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Personal Injury

Finger and thumb amputated after work accident

Our client had his finger and thumb amputated after an accident at work in Scotland involving a table saw in which his supervisor had removed the safety guard. Read how we fought for our client to get the compensation he deserved.

15 June 2021

Newsroom - factory (asbestos)

David* was working as a carpenter in a workshop in Scotland when he suffered a serious injury to his hand as a result of the workshop coordinator removing a guard from a table saw.

The power switch was underneath the table and not readily accessible. The guard had been removed in an attempt to carry out a repair, but once the repair was complete, the workshop coordinator didn't return the guard but told David that the table saw could be used without the guard.

David was working on building a large toy box on the day of the accident. He switched on the table saw and tried a test cut. He reached to pick up a piece of wood, and suddenly his hand came into contact with the unguarded blade of the table saw, causing severe injuries to his left thumb and index finger which were sadly later amputated.

David contacted Slater and Gordon and we started work on the case straightaway. His employers admitted fault but pled contributory negligence (meaning they partly blamed David for the accident), as they said that David failed to watch where he was placing his hand when using the table saw.

Our accident at work specialists argued that this wasn't the case and the accident occurred as a result of “momentary inadvertence”. The law is clear that contributory fault should not be found in cases of momentary inadvertence. The argument against finding contributory negligence for such cases is even stronger if the employer is under a relevant statutory duty, even though it no longer gives rise to a direct cause of action.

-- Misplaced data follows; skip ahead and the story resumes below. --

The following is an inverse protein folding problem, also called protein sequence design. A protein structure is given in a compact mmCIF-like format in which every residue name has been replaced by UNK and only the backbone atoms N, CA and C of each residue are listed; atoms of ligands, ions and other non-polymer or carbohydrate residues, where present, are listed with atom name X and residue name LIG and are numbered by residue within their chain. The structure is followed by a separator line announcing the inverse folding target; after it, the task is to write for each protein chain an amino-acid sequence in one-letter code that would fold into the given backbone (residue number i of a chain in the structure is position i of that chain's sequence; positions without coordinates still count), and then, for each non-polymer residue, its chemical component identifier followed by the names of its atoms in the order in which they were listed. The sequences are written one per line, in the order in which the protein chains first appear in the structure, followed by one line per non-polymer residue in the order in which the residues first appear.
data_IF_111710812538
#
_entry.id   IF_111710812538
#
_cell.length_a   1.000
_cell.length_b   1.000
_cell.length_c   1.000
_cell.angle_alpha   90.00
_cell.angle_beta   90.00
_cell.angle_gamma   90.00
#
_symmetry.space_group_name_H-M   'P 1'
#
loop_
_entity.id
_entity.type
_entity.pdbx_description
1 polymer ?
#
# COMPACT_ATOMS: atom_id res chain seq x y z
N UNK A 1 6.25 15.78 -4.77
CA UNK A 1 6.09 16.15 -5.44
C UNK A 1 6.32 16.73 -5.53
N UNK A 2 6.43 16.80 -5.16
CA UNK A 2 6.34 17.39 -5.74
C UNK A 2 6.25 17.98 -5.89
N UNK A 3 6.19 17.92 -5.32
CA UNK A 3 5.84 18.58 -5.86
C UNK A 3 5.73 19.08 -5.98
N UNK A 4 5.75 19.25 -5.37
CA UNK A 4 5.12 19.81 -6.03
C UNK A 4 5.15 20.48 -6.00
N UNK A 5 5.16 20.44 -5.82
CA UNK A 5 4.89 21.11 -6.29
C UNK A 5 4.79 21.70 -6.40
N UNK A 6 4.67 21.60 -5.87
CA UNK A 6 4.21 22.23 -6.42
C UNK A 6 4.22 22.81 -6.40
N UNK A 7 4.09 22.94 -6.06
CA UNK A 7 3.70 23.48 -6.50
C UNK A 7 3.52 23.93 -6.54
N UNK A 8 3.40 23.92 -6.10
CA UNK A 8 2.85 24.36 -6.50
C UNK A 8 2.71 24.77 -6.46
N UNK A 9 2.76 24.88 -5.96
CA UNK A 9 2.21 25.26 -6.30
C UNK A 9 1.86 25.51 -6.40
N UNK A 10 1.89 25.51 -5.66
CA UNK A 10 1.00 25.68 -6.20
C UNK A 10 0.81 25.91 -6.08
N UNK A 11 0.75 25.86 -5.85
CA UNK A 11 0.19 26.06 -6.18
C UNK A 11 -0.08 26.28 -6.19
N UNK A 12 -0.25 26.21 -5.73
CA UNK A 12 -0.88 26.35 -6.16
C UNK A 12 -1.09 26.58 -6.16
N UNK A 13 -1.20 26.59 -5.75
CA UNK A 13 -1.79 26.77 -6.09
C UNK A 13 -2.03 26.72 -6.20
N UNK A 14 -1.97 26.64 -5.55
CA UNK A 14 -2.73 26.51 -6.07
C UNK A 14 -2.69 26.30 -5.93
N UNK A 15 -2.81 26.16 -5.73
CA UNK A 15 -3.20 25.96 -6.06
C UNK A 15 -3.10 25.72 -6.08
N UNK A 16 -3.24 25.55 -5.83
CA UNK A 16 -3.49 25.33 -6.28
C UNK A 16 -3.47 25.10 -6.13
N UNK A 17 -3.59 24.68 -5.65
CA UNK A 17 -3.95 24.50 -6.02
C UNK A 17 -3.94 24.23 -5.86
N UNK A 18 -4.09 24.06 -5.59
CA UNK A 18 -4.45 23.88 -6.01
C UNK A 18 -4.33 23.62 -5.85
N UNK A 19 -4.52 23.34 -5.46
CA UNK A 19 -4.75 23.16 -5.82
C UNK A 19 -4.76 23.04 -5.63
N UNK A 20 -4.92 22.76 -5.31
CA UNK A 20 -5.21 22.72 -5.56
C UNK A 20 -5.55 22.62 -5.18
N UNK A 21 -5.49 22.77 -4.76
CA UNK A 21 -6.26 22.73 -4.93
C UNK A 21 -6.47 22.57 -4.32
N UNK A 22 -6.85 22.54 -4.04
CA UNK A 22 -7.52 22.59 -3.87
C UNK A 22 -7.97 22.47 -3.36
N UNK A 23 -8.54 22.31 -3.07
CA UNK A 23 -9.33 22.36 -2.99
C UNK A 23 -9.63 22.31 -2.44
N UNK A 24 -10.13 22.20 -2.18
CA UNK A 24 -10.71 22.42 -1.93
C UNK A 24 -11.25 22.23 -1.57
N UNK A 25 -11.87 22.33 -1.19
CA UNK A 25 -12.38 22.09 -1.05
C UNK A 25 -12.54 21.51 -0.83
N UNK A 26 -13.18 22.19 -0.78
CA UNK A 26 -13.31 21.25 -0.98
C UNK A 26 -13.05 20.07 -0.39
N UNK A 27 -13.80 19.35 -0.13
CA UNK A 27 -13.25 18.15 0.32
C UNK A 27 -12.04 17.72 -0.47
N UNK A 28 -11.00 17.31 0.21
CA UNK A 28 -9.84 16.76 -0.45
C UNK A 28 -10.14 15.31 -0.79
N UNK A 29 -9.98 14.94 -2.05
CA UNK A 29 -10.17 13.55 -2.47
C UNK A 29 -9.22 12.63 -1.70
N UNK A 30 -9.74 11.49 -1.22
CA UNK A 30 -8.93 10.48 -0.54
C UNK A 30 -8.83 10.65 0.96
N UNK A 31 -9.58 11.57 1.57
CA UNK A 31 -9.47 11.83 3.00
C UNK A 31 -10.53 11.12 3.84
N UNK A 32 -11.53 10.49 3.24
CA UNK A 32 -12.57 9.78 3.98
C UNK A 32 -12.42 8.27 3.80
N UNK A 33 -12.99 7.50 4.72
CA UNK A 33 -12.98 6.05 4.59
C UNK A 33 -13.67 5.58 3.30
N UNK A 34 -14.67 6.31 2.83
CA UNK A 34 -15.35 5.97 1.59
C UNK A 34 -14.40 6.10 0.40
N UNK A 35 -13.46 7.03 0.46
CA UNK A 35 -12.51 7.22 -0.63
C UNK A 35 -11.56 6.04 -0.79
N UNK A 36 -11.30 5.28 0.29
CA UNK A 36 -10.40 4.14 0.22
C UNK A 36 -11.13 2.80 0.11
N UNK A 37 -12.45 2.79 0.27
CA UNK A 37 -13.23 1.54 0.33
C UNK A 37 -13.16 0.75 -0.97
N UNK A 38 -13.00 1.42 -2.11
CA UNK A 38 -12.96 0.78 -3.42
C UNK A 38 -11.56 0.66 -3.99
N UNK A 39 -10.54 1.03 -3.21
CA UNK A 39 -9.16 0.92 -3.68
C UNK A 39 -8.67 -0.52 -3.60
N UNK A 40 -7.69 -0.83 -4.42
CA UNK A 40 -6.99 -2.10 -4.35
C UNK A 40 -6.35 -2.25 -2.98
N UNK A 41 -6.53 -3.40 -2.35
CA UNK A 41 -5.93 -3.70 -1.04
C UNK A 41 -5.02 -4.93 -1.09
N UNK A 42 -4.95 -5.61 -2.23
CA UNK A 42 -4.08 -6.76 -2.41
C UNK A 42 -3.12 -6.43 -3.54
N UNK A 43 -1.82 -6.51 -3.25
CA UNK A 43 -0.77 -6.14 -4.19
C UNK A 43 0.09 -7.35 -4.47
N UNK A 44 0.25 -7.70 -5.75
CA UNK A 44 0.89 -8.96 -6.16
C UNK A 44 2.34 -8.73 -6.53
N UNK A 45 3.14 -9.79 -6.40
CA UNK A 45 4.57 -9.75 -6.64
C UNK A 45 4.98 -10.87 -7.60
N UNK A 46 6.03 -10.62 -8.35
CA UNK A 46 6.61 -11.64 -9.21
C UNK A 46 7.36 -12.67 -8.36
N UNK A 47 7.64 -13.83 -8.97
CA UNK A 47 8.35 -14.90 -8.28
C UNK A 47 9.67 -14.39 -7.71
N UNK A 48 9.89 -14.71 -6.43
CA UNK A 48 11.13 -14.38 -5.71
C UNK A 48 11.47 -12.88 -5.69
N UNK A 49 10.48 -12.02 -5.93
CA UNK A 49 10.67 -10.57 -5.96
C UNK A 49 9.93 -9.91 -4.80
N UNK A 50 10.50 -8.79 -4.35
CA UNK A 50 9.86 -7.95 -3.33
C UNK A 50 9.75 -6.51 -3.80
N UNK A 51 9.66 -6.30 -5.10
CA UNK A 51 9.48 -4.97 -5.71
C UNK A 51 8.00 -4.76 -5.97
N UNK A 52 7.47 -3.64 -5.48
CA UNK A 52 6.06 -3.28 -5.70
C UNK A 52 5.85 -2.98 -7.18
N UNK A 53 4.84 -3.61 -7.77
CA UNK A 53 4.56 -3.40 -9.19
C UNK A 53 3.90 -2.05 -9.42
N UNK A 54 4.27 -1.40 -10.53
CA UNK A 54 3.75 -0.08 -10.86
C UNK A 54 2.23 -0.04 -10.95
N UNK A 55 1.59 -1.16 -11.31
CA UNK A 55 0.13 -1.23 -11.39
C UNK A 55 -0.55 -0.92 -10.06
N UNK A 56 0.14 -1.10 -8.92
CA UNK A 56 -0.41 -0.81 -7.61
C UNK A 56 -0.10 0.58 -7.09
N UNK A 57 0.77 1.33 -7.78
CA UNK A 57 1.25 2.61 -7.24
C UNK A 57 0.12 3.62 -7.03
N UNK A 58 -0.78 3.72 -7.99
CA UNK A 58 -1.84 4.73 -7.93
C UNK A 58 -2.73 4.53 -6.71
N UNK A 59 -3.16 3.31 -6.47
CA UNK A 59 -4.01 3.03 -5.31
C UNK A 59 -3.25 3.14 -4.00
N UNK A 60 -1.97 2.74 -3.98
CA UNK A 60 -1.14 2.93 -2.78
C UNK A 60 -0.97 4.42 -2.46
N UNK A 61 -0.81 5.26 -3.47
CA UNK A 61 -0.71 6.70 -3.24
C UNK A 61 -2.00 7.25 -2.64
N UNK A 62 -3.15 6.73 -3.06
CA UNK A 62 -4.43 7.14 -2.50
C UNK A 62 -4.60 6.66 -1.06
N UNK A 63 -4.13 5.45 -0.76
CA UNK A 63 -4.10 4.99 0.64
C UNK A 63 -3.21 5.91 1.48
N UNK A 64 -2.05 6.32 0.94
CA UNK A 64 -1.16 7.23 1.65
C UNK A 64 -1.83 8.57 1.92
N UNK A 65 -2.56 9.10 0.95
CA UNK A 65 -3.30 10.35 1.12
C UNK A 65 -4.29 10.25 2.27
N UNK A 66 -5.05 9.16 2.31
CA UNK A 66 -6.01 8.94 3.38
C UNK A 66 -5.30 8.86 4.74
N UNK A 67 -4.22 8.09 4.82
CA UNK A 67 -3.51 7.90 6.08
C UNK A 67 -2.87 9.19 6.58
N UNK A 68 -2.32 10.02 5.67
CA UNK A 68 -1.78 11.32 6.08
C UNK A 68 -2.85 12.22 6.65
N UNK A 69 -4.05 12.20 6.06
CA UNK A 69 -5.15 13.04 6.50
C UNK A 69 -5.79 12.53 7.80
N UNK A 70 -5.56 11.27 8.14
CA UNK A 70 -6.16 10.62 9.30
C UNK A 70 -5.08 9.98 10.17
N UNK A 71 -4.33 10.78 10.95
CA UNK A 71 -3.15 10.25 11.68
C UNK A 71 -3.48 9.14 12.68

In considering issues of contributory fault, all circumstances must be taken into account. In this case, it was David's supervisor, the coordinator of the workshop, who removed the guard, who failed to replace the guard and who told David to get on with his work without the guard in place. These were the findings from the Health and Safety Executive (HSE).

David had completed a National Certificate in Furniture, Design and Craft and a HND in furniture and design prior to the accident. He had a promising career ahead of him and as a result of his disability was unable to pursue this. David was assessed by the DWP and they found him to be 45% disabled.

Two days before the case was due to proceed court, David's employers withdrew their argument of contributory negligence and the case settled on the basis that David's employers were 100% at fault for his accident.

We were then able to successfully settle the case on David's behalf, who received the compensation he deserved. This will allow David to move on from his ordeal and get the treatment, aids and specialist equipment he needs now and in the future to return to living independently.

*Client's name changed for the purpose of anonymity.

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